When we add mindfulness to our coaching, it can also feel confusing to know what the work is of coaching versus what the work is of mindfulness. As we experience the integration of both, we can come to see that it’s much more art than science.
Here are three practices we can use to enhance
Coachees tend to take their own advice, input, and perspective before they’ll take that of their coach. So connecting our clients with their future selves can be an intentional way to get our clients directly in touch with their inner teacher. The future self-meditation can be a useful tool to help the client shift their perspective when they feel stuck, coming back to the fullness of themselves.
Metta meditation, also known as lovingkindness meditation, is useful to use with clients in situations where they’re not well resourced and don’t seem to have the capacity to be coached in the moment. It’s especially effective when the coachee is overwhelmed, experiencing sadness or shame, or being hard on themselves. If we can invite our clients into a metta mediation, it has the potential to move them out of the feeling state of fear and separateness and instead reconnects them with their true nature, and a larger connection with life.
The third tool, Vipassana Outloud, is a two-person meditation conversation that opens the coachee’s awareness of what is present and expands their ability to “be with” it. This practice allows our coachees to control what they share and also relieves them from any performance anxiety they may be experiencing. It encourages them to experience whatever is present and helps them build their own inner ability to resource themselves.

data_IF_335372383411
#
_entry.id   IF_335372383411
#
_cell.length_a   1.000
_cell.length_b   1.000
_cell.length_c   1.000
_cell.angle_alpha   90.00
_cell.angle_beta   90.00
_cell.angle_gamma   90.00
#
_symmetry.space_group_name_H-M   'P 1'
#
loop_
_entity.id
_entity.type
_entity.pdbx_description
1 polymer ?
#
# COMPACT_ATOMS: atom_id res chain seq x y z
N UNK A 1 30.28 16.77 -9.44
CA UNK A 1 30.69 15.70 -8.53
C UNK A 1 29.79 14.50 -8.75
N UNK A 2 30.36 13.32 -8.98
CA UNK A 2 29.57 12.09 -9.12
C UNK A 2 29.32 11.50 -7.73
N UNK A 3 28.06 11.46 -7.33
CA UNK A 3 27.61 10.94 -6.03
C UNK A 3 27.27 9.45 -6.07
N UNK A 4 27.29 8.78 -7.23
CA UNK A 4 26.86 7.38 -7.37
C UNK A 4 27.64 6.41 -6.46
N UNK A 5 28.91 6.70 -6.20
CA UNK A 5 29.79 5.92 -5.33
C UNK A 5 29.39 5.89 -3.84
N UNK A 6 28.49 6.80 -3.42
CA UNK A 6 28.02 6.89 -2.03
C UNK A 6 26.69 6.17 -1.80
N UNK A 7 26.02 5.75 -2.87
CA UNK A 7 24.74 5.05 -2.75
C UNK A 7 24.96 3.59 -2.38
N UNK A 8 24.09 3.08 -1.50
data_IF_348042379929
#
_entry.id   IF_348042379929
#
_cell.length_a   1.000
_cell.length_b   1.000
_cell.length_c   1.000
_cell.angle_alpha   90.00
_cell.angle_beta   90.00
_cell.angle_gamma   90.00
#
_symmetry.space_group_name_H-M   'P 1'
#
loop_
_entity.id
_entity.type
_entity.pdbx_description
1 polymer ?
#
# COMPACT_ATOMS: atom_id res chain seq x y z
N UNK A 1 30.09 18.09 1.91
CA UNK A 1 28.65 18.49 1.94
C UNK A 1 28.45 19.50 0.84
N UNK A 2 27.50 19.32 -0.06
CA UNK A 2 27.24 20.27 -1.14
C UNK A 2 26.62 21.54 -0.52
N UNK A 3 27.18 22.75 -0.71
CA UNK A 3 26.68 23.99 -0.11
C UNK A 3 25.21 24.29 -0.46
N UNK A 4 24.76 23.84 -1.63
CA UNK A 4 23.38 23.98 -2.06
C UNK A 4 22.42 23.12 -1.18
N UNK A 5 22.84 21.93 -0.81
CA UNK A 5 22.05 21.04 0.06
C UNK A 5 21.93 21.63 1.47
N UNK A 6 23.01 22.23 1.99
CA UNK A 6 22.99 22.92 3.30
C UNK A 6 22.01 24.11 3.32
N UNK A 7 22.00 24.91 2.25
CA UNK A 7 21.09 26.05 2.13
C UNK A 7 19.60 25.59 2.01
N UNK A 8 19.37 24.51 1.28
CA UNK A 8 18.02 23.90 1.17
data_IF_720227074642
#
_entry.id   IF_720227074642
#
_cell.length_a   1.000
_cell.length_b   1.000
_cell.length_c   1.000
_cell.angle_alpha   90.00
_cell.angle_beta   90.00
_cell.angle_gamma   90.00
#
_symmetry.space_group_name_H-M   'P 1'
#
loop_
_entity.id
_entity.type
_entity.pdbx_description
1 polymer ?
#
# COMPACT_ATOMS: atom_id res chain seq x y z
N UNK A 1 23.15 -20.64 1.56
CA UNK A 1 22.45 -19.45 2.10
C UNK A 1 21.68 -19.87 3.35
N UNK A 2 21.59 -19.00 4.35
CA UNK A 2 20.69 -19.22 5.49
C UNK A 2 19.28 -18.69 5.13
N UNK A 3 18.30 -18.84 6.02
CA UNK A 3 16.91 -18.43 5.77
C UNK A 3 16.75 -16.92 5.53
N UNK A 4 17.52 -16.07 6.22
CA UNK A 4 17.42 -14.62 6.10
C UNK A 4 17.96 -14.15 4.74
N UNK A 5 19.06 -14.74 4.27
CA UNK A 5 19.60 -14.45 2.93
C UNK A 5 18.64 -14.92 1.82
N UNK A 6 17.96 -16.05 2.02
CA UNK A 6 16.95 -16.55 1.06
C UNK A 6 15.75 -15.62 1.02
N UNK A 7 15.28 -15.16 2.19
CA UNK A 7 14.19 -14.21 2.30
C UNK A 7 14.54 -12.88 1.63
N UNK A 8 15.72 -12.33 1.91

Integrated into our coaching practice, mindfulness has the potential to do for our clients what coaching may not be able to do alone. Mindfulness can help coachees to more skillfully navigate their inner experience and to cultivate curiosity and spaciousness for a more meaningful coaching experience. It can help our clients to coach themselves between sessions and ultimately to develop resilience and the ability to be with what is no matter what circumstances arise.
Integrating mindfulness into coaching can make the coaching field more fertile. It can penetrate beneath the client’s surface and help them access more of themselves. Mindfulness can support the client in navigating their inner experience, and relieve them from performing or over-divulging. In short, mindfulness can extend and expand upon what coaching alone can do.